The other day a friend asked me for some swim workouts. He started his request by saying to me “you’re a swimmer…”
It’s been about a year since I had last been in the pool for a swim workout.
Energetically, it felt like one thing too much on top of everything else I had going on.
Swim workouts feel like a different beast. The time commitment feels greater. Mainly because of my hair. It’s not just the swim, but the commitment to wash and dry the hair (this is less of an issue for men, and you’ll have to trust me on this). With everything else going on over the last year, it felt like too much.
This is all bullshit by the way; just an excuse from my big book of stories. And I knew it.
Chaos Requires Greater Commitment to Rituals
The truth is that with everything else going on, swimming was actually what I needed most. When life gets crazy, many people sacrifice their fitness and self-care first. This is the opposite of what is called for.
The periods of chaos require us to double down on our rituals. Protecting our health and wellness during times of transition is crucial. Exercise becomes more important. Meditation becomes more important.
In Chaos, Self-Compassion is Key
But when life is in chaos, and you’re in transition, self-compassion is crucial. Instead of beating myself up over not swimming, I focused on maintaining any form of daily fitness. I trusted that I would find my way back to the pool when it was time.
Lately, I’ve been feeling like it’s time to get back into the water.
Of course, I built up some anticipation around this that made it more difficult. Getting back into swimming after a long absence is usually rough. Being in shape for swimming is different from being in shape generally.
When I learned that the branch of my gym closest to where I’ve been staying since my move has a pool, it felt like a sign.
My friend’s comment about my being “a swimmer” was the final push.
You Are What You Do
Identity comes from what we do. A huge part of my work around creating rituals has been to align my actions with my identity.
A writer writes.
A creator creates.
A swimmer swims.
Diving Back In
Today, for the first time in over a year, I got into the pool.
Surprisingly, it did not suck as much as I anticipated it would. Perhaps it was the self-compassion I’ve developed; or the detachment from any goal or outcome other than to swim. I didn’t know how long the pool was, so I couldn’t count yards.
All I could do was swim. And that’s what I did. For 55 minutes (with a few short breaks), which is longer than I would typically swim.
It felt amazing. Not just physically, but in all realms.
Why Swimming is Such a Powerfully Effective Workout
When you read that swimming is one of the best workouts, that extends beyond the body.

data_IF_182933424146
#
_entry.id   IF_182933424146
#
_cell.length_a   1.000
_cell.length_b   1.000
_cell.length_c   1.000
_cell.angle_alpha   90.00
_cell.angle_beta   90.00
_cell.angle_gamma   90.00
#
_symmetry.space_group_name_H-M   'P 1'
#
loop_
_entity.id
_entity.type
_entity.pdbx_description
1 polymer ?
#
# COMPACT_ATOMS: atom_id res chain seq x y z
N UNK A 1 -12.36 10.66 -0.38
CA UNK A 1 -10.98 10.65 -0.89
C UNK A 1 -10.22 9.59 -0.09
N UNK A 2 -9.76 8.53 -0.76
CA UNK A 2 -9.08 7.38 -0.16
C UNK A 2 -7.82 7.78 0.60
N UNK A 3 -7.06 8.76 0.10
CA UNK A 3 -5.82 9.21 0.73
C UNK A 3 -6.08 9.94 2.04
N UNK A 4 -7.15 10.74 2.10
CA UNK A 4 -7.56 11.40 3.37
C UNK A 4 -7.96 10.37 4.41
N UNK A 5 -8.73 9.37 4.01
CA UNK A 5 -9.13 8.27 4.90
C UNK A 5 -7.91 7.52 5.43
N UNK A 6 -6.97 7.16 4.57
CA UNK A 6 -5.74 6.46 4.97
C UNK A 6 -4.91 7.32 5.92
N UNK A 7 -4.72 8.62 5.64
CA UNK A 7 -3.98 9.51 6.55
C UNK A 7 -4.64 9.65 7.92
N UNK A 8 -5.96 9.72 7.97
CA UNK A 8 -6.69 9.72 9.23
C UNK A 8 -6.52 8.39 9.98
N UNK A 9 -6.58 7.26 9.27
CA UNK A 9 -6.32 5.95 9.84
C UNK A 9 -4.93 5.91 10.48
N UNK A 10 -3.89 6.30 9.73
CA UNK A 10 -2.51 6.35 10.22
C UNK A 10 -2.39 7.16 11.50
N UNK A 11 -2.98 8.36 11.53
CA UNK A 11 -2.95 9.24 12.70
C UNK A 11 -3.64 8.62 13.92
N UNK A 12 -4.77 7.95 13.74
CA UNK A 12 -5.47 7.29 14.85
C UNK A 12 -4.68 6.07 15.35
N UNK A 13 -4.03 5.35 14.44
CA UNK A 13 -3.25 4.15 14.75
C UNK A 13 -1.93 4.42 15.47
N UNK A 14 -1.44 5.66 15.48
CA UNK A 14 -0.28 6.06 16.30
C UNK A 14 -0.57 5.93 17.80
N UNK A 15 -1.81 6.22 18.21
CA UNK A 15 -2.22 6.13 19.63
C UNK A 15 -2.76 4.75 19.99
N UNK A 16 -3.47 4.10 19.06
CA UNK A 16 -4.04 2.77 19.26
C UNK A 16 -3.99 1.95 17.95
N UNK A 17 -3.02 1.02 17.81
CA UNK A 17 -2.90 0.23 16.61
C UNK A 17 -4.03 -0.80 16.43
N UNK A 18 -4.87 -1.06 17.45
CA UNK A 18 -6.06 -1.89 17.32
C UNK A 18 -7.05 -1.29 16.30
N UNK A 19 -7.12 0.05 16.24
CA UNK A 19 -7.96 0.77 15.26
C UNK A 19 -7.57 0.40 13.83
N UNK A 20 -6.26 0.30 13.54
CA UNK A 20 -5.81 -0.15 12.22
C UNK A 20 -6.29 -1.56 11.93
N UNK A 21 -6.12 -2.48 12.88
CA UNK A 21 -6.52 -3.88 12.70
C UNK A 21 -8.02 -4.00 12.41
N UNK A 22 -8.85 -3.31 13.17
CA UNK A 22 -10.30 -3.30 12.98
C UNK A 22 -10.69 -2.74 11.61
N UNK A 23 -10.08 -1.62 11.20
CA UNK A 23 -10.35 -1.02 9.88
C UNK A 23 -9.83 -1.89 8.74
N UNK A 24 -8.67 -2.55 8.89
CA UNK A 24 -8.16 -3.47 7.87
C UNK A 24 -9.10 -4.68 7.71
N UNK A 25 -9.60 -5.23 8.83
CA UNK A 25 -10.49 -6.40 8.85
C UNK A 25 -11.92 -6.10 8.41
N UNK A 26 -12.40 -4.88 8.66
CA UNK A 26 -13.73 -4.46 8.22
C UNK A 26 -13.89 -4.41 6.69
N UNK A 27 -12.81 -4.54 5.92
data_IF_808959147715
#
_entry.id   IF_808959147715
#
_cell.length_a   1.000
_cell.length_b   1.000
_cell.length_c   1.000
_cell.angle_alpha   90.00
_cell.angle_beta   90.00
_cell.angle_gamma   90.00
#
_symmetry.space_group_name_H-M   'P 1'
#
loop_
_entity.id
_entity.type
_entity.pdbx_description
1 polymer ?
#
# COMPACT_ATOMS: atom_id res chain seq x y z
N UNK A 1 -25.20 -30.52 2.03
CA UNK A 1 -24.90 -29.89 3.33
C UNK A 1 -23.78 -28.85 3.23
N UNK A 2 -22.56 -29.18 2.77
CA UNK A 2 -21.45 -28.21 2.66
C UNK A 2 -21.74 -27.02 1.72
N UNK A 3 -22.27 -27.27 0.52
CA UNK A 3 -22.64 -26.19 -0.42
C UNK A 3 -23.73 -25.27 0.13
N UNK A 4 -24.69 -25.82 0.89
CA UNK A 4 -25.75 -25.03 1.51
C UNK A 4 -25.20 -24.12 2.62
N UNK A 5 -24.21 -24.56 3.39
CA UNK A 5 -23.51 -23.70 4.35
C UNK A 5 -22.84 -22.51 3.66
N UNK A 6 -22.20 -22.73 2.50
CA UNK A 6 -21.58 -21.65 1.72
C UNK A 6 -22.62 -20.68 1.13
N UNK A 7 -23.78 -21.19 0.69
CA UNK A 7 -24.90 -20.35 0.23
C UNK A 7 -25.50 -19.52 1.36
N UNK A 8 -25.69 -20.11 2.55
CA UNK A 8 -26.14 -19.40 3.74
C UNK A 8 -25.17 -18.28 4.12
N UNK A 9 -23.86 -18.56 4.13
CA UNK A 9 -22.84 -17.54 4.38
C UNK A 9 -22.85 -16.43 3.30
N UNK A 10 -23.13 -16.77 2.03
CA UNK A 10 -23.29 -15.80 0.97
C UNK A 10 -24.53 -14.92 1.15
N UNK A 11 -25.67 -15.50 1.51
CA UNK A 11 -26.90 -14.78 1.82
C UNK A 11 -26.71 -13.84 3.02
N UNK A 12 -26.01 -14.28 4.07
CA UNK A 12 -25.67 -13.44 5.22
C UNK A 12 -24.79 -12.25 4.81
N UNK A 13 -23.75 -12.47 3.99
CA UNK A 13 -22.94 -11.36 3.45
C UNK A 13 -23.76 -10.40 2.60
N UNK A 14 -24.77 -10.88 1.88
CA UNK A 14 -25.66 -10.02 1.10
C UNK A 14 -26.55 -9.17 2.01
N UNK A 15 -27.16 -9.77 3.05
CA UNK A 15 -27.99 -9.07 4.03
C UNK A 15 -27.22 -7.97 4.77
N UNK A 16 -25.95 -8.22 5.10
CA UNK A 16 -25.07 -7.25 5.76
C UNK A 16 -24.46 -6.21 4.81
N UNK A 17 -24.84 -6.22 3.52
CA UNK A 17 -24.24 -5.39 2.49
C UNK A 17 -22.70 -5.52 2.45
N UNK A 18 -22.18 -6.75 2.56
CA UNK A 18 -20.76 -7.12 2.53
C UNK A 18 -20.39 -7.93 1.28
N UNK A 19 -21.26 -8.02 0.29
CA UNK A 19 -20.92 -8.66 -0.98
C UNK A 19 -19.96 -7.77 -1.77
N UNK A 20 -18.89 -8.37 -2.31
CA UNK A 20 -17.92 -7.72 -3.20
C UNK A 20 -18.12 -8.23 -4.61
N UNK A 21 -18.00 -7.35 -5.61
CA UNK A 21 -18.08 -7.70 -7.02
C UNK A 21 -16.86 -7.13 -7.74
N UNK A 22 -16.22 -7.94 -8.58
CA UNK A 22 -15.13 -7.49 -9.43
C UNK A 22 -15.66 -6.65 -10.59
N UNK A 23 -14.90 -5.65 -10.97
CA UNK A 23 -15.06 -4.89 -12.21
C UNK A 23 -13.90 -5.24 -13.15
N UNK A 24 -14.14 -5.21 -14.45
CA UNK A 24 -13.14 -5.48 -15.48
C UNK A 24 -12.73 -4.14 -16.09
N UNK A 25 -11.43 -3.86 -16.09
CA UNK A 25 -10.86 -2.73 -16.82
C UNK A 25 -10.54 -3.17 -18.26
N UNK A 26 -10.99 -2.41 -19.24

Of course swimming is one of the best full-body workouts we can do. It’s low-impact, and combines strength and cardio. I’ve been staying in a 5th floor walk-up, and on top of the walking I already do, it’s been a heavy toll on my body. Physically, it felt great to move through the water.
That amazing feeling went beyond my physical body. Mentally, it forces a clearing of the mind. In the water, there is no way to distract myself with phones and televisions. I don’t listen to music when I swim; I am focused on my breathing and my strokes, and on counting my laps.
In the pool, I can’t reach for my phone to jot down a thought like I can in a regular workout. Swimming is meditation. It requires full presence. It forces me to let the thoughts pass.
A Vehicle for Transformation
There’s also a transformational aspect to swimming. Many religions have a thing about water. Baptisms and Mikvahs (the Jewish ritual bath) come to mind. I’m sure there are others. (If you know of any, please share in the comments.)
Water brings us back to our most primal experience. It recalls the safety of the womb. And when we emerge, it is like we are reborn. Purified. Renewed. Physically, mentally, emotionally, and spiritually.
In this time of transition for me, as I shuttle between places while living “home-free,” I remembered that swimming is one way in which I come home to myself.
Infusion of Energy
In my stories about how swimming requires so much energy, I had forgotten about the energy I get back from swimming: how good it feels to move through the water, and the feeling of accomplishment and openness that stays with me all day on days that I swim.
All workouts are investments of time that pay dividends far beyond the time spent. Swimming may be a little more effort than a regular workout. But the rewards are greater too.
Yesterday, I was coaching a client around creating a morning fitness ritual. He conceded that “you never regret a workout.” This is true.
It reminded me that I never regret a swim either.